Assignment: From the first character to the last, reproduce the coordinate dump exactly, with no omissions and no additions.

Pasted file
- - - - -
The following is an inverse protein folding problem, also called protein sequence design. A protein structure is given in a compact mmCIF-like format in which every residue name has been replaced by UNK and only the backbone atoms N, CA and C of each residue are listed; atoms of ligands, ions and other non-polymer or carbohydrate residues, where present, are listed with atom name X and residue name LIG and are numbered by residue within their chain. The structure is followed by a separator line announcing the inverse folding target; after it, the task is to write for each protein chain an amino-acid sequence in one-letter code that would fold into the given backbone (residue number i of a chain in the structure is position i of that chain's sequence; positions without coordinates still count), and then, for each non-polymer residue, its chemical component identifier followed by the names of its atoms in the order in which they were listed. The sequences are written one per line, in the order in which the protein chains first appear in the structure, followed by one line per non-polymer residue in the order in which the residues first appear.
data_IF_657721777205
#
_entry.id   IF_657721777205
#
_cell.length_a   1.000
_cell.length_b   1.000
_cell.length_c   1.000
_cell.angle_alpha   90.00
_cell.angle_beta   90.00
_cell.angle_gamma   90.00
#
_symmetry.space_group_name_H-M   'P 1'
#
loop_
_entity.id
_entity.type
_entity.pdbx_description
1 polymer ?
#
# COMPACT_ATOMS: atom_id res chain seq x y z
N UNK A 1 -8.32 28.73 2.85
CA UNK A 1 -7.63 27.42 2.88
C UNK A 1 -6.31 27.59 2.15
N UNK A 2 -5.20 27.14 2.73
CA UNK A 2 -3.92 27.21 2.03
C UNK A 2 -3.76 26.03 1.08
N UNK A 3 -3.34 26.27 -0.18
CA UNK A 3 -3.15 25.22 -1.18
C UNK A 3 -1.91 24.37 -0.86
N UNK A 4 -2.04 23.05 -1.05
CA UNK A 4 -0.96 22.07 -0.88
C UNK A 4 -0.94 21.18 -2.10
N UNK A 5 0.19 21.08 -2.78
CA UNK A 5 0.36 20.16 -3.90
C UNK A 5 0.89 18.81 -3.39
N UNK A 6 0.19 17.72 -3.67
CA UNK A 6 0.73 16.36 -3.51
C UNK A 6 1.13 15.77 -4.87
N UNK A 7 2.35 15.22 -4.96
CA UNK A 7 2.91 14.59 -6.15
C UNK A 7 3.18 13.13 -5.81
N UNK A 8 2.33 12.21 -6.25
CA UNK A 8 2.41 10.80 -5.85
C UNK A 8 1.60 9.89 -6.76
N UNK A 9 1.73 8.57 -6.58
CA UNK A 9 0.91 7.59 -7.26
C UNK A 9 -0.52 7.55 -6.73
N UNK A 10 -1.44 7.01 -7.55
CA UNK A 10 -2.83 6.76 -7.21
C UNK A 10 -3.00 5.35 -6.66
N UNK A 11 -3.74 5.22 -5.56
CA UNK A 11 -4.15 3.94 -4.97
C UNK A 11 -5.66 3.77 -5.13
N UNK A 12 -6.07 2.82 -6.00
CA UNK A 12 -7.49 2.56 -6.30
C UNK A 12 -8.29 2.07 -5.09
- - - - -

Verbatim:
The following is an inverse protein folding problem, also called protein sequence design. A protein structure is given in a compact mmCIF-like format in which every residue name has been replaced by UNK and only the backbone atoms N, CA and C of each residue are listed; atoms of ligands, ions and other non-polymer or carbohydrate residues, where present, are listed with atom name X and residue name LIG and are numbered by residue within their chain. The structure is followed by a separator line announcing the inverse folding target; after it, the task is to write for each protein chain an amino-acid sequence in one-letter code that would fold into the given backbone (residue number i of a chain in the structure is position i of that chain's sequence; positions without coordinates still count), and then, for each non-polymer residue, its chemical component identifier followed by the names of its atoms in the order in which they were listed. The sequences are written one per line, in the order in which the protein chains first appear in the structure, followed by one line per non-polymer residue in the order in which the residues first appear.
data_IF_657721777205
#
_entry.id   IF_657721777205
#
_cell.length_a   1.000
_cell.length_b   1.000
_cell.length_c   1.000
_cell.angle_alpha   90.00
_cell.angle_beta   90.00
_cell.angle_gamma   90.00
#
_symmetry.space_group_name_H-M   'P 1'
#
loop_
_entity.id
_entity.type
_entity.pdbx_description
1 polymer ?
#
# COMPACT_ATOMS: atom_id res chain seq x y z
N UNK A 1 -8.32 28.73 2.85
CA UNK A 1 -7.63 27.42 2.88
C UNK A 1 -6.31 27.59 2.15
N UNK A 2 -5.20 27.14 2.73
CA UNK A 2 -3.92 27.21 2.03
C UNK A 2 -3.76 26.03 1.08
N UNK A 3 -3.34 26.27 -0.18
CA UNK A 3 -3.15 25.22 -1.18
C UNK A 3 -1.91 24.37 -0.86
N UNK A 4 -2.04 23.05 -1.05
CA UNK A 4 -0.96 22.07 -0.88
C UNK A 4 -0.94 21.18 -2.10
N UNK A 5 0.19 21.08 -2.78
CA UNK A 5 0.36 20.16 -3.90
C UNK A 5 0.89 18.81 -3.39
N UNK A 6 0.19 17.72 -3.67
CA UNK A 6 0.73 16.36 -3.51
C UNK A 6 1.13 15.77 -4.87
N UNK A 7 2.35 15.22 -4.96
CA UNK A 7 2.91 14.59 -6.15
C UNK A 7 3.18 13.13 -5.81
N UNK A 8 2.33 12.21 -6.25
CA UNK A 8 2.41 10.80 -5.85
C UNK A 8 1.60 9.89 -6.76
N UNK A 9 1.73 8.57 -6.58
CA UNK A 9 0.91 7.59 -7.26
C UNK A 9 -0.52 7.55 -6.73
N UNK A 10 -1.44 7.01 -7.55
CA UNK A 10 -2.83 6.76 -7.21
C UNK A 10 -3.00 5.35 -6.66
N UNK A 11 -3.74 5.22 -5.56
CA UNK A 11 -4.15 3.94 -4.97
C UNK A 11 -5.66 3.77 -5.13
N UNK A 12 -6.07 2.82 -6.00
CA UNK A 12 -7.49 2.56 -6.30
C UNK A 12 -8.29 2.07 -5.09